They used to be so rushed, so fearful of someone coming home and finding them. It had always felt like cannonballing into icy water—exciting, but like they'd need to come up for air any minute and suddenly the freezing cold would hit them.

They move calmly now. Certain of what they're doing and what they want. Jack's a lot more comfortable in his own skin than he was at seventeen, and he's pleased to find the same is true of Kent. Kent had seemed so sure as a teenager, like nothing could faze him, not even sex, but seeing him now throws a whole new perspective on teenage Kent Parson. Jack didn't even know what he was missing. This Kent isn't afraid to ask for what he likes, directing Jack's hands and mouth to the exact place he wants them to be. Jack's giddy with it, with knowing he's going to make it feel good.

Parts of it feel familiar too, and that thrills Jack just as much. Kent gasps when Jack sucks on that one spot on his neck, and it makes Jack's heart-rate speed up—he feels wild with it. Jack keeps trying old tricks just to see Kent react. He runs his hand on the ticklish part of the inside of Kent's thigh, just to feel Kent's choked giggle into his mouth. He makes that groaning sound Kent likes just to see that one shade of Kent's eyes.

A perk of being older is they know how to go slow, how to make this last. How to communicate. Jack likes it not just because it's good sex, but because it's sex with Kent. This Kent. Kent who's had a lifetime without him, who's so obviously used to someone else's body, but still looks at Jack like Jack hung the moon when Jack threads their fingers together. It's all the good parts of the old mixing with the amazing parts of the new.

Kent whispers encouragements in Jack's ear, because he learned early on that Jack responded well to that, and it works because Jack doesn't think he'll hold out for much longer. When Kent's words start to stutter in Jack's ear—close—Jack whispers, "I'm so glad I met you."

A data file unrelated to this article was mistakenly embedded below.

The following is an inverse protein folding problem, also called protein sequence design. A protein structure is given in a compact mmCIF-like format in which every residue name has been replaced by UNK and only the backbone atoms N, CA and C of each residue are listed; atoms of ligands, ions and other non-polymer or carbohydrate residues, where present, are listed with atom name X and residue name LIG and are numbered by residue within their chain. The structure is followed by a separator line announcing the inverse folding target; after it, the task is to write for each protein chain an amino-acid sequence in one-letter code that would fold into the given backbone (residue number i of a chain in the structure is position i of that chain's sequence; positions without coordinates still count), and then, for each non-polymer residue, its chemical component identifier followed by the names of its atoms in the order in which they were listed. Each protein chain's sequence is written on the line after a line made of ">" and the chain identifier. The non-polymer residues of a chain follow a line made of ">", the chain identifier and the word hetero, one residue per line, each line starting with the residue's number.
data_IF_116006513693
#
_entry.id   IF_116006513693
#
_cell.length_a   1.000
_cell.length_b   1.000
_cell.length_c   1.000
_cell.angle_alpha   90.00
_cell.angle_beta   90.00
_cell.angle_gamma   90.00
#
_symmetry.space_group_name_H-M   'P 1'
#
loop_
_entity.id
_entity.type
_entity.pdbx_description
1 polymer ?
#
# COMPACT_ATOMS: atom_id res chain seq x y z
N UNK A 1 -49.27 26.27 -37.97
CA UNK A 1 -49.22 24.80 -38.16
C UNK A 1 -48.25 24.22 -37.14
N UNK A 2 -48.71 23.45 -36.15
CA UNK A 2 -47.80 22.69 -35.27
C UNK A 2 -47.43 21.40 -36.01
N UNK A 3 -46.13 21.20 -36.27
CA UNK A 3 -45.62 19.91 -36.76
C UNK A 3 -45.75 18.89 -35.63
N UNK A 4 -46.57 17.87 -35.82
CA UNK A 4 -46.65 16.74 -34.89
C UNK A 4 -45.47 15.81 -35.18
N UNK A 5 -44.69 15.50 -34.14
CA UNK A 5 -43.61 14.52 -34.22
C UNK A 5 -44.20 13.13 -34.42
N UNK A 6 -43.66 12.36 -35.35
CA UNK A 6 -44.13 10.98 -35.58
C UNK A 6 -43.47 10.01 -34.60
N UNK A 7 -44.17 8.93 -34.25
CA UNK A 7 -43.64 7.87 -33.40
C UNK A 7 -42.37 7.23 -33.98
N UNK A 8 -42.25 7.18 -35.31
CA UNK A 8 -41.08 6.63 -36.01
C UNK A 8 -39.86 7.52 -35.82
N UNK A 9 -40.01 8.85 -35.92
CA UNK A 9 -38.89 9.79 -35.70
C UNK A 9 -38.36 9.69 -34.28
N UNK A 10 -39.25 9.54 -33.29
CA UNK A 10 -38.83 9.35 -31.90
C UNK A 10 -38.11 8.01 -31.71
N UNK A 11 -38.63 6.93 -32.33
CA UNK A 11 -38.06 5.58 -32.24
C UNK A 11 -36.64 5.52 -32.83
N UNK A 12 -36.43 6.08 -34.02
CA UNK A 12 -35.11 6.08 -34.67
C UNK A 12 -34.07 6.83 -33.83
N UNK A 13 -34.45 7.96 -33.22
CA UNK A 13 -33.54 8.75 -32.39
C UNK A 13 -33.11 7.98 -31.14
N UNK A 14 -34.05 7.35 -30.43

Kent's fingers dig into Jack's back, and he comes with Jack's name on his lips.





After, they lie side by side on Jack's hotel bed. Jack plays with Kent's hair, because it's something he's wanted to do for almost twenty years, but never had the nerve to before—too self-conscious about the intimacy of it to try. Stupid on his part, because Kent leans into the touch instantly, closing his eyes, and the peaceful look on his face makes Jack feel warm.

There's a bump on Kent's scalp—the surgery scar—and when Jack runs his finger lightly against it, Kent shifts, uncomfortably.

"Does it hurt?" Jack asks.

Kent grunts, a sound that doesn't really answer Jack's question. He opens his eyes, and stares into space, not entirely there. "Just feels weird."

Jack moves his hand away, letting his fingers drift gently over the ends of Kent's hair. "Can I ask about it?"

Kent takes a deep breath. He looks at Jack, assessing him. "Your deal from earlier still stand?"

Jack still feels immense discomfort when he thinks of Montreal. It makes him feel stupid, and shameful, that he got to that place again. But there's a vulnerable expression on Kent's face, and Jack's very aware of how rare it is to see it, because he hasn't since the night before the draft, so he swallows his discomfort and nods.

Kent looks away again. He runs a finger faintly down Jack's arm, focusing his attention on that instead of Jack's face. Jack waits.

"I don't really remember it—the check and the fight. Just that it hurt like hell, and I couldn't see or hear anything really. It was fucking terrifying. Thought I was gonna die on the ice."